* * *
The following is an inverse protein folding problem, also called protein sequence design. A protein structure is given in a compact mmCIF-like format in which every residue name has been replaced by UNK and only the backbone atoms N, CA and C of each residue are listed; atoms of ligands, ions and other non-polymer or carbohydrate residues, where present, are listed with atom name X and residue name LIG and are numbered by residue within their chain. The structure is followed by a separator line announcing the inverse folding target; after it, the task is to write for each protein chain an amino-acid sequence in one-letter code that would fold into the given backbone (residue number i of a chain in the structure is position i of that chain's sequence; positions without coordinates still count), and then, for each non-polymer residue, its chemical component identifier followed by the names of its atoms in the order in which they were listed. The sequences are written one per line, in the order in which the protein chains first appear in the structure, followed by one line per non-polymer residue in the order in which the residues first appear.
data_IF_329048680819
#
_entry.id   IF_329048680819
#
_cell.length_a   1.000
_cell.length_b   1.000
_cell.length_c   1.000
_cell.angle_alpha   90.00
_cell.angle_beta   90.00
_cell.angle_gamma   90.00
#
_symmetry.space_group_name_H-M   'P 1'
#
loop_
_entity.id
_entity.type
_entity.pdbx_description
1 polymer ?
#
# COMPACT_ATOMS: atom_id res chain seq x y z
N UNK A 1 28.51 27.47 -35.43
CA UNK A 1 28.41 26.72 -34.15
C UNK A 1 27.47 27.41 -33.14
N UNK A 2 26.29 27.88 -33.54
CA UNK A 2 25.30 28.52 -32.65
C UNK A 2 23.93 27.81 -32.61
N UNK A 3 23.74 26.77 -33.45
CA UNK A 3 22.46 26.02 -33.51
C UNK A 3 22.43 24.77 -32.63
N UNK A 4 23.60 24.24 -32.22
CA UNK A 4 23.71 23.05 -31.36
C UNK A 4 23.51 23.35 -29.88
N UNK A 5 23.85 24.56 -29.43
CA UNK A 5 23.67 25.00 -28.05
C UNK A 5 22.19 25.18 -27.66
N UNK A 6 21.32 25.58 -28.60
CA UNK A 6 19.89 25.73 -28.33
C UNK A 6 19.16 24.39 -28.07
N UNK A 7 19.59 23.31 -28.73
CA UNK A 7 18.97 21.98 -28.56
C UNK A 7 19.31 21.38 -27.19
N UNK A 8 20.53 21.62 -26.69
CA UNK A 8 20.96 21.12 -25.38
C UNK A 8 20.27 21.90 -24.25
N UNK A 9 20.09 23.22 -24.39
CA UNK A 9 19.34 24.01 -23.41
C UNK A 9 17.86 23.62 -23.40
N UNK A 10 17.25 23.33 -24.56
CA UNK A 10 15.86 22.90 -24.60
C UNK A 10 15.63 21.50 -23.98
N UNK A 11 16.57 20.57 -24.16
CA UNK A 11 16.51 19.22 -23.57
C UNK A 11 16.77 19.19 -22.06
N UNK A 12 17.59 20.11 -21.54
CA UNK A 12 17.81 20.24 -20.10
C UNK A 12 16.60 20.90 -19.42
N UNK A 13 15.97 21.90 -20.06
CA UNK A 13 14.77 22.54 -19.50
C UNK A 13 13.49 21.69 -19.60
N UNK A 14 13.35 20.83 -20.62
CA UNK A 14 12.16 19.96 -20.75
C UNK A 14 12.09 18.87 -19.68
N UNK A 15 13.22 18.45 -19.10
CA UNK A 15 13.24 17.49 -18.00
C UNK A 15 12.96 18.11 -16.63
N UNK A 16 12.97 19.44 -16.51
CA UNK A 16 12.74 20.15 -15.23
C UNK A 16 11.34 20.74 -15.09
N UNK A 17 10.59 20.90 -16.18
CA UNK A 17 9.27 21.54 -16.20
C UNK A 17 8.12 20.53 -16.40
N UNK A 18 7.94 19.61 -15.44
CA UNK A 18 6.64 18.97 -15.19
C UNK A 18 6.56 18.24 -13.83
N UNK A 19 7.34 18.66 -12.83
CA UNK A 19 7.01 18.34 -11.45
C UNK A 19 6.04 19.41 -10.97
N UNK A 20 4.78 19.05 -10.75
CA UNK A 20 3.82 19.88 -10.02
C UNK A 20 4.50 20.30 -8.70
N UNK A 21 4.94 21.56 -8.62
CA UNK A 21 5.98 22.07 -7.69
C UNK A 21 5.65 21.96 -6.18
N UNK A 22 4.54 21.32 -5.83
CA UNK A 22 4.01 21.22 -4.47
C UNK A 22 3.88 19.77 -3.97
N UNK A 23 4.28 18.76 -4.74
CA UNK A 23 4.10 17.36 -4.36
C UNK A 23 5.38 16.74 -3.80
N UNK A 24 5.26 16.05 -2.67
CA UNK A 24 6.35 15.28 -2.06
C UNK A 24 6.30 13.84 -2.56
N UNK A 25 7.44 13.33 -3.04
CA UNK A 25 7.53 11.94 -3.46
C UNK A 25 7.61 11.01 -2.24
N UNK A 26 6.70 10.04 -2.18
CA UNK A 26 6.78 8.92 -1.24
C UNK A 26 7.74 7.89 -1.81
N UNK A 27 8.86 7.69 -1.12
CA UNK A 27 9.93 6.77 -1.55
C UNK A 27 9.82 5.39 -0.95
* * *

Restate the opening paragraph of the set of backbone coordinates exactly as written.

The following is an inverse protein folding problem, also called protein sequence design. A protein structure is given in a compact mmCIF-like format in which every residue name has been replaced by UNK and only the backbone atoms N, CA and C of each residue are listed; atoms of ligands, ions and other non-polymer or carbohydrate residues, where present, are listed with atom name X and residue name LIG and are numbered by residue within their chain. The structure is followed by a separator line announcing the inverse folding target; after it, the task is to write for each protein chain an amino-acid sequence in one-letter code that would fold into the given backbone (residue number i of a chain in the structure is position i of that chain's sequence; positions without coordinates still count), and then, for each non-polymer residue, its chemical component identifier followed by the names of its atoms in the order in which they were listed. The sequences are written one per line, in the order in which the protein chains first appear in the structure, followed by one line per non-polymer residue in the order in which the residues first appear.